Project Management: Believing in Lies

This is Gene Bellinger’s (@SystemsWiki) article on project management from his excellent ‘Mental Model Musings‘. I remember reading it a few years and ago and finally tracked it down.

Project Management

Believing in Lies

There are numerous ways to classify projects. The classification I would like to consider has to do with repeated familiarity. There are those projects which one repeatedly undertakes which are relatively the same, and then there are those projects which are unique one of a kind events. Unique in that the person or group tasked with their accomplishment has never undertaken a project of this nature in the past and is not likely to undertake again in the future.

For those projects which one repeatedly undertakes a level of expertise is developed and one gets better at planning and executing these projects. As one’s expertise develops it is expected that the planning and execution of these repeated similar projects become more and more accurate. Accurate in that the plan and actual execution become more closely in agreement. Things should happen pretty much as planned.

For those unique one of a kind projects there is little basis for developing a realistic plan, even with the best of intent. The project plan is at best an educated guess. An educated guess that can be improved upon by capitalizing on the expertise of others that have been previously involved in projects of this nature. And yet there are many projects for which there are exists no similar requisite expertise. As such, the project plan remains very much simply ones conscientious best guess at what needs to be done.

This type of project begins with everyone realizing that the project plan is little more than an educated guess. And yet somewhere along the way as the project gets underway people begin to lose sight of the fact that the project plan was just and educated guess. As the project progresses there remains less and less awareness regarding the non-reality of the project plan. Individuals begin to take the plan as gospel believing that it is an accurate projected of what is going to happen.

As individuals pursue implementation of the project they begin to learn more and more about what they didn’t know when they started and they begin doing revisions to the project plan. Revisions which seldom represent decreases in cost or time. When this happens the individuals that lost sight of the fact that the plan was little more than a guess consider that the project is lagging behind schedule and experiencing cost overruns. So, of course what is happening is considered to adversely reflect on the capabilities of those responsible for the project implementation.

At this point even the individuals responsible for development of the project plan and its implementation have lost sight of the initial understanding that the project plan was little more than an educated guess. The individuals involved begin to believe management derision and perceive they are simply not able to implement the plan. So they begin to cut corners attempting to drive the implementation in accordance with the plan as written. And when the project is coerced in this fashion the implemented result seldom lives up to its expectations.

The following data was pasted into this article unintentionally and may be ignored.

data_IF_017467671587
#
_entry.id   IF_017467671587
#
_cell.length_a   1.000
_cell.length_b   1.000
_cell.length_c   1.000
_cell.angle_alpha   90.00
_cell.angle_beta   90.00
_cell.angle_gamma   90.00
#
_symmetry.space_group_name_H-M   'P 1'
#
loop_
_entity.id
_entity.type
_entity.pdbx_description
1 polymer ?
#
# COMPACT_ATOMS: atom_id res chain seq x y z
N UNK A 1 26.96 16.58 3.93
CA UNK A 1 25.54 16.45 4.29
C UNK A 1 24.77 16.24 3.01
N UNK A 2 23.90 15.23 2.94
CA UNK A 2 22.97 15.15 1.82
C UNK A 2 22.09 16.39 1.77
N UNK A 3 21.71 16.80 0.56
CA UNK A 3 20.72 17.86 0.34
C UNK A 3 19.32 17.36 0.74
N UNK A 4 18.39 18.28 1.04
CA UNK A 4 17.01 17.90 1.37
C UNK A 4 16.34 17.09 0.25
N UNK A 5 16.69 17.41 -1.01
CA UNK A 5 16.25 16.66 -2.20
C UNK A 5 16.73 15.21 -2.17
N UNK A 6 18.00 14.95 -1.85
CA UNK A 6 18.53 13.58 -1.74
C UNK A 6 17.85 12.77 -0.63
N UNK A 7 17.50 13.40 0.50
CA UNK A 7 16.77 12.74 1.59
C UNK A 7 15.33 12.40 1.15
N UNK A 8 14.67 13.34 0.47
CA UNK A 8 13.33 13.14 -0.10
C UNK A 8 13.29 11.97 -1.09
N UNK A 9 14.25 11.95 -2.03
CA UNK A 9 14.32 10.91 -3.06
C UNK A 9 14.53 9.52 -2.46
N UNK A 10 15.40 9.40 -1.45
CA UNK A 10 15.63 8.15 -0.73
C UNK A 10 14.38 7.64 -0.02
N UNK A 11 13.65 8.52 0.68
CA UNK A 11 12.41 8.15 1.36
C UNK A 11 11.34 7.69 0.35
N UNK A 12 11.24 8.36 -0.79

The final result is a completed project that seldom accomplishes what was intended. The individuals involved in the project have depressed impressions of their own capabilities. And management probably has an unfavorable impression of the individuals responsible for execution of a plan that resulted in a less than expected result, in a time frame longer than predicted, and costing more than projected. The system has discounted itself because of its own ignorance and short-term memory. This is the foundation of a vicious cycle.

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Copyright © 2004 Gene Bellinger

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2 Responses to Project Management: Believing in Lies

  1. Bazonka says:

    Gene is right, and I have pointed out this classification before. I find as well that if you look at PM dedicated sites they focus very much on the first kind, those that you have done before. The very notion you may not know what products you need to produce (in PRINCE2 terms) is very alien to many project managers.

    However I think Gene is a little pessimistic about the outlook in the second case; maybe he had a bad experience. I usually have no difficulty telling people that I don’t know how long it will take, or how much it will cost, and indeed find they respect this honesty. I also find they usually really, really want whatever it is, and they have struggled to move beyond the stage of realising they don’t know how to get it. When I rock up and say that I don’t know either, but let’s try this… they are willing to try anything. What they really need is leadership, not project management.

    Perhaps most importantly I don’t let them walk away, they cannot outsource their problem to me. They may not be able to define what they want, but they will know better than me when they see it, so experiment, try stuff, don’t be embarrassed when it goes wrong, and most importantly keep in their faces asking for feedback. In my experience you can do this, keep friends and deliver something that delights for a price they are happy to pay.

    You may not pass every PRINCE2 audit though.

  2. This article is about what in PM theory and practice is referred to as the “cone of uncertainty”. Mention it and if you get a blank look in the room, you know that somewhere along the line, someone has missed out on some basic PM training.

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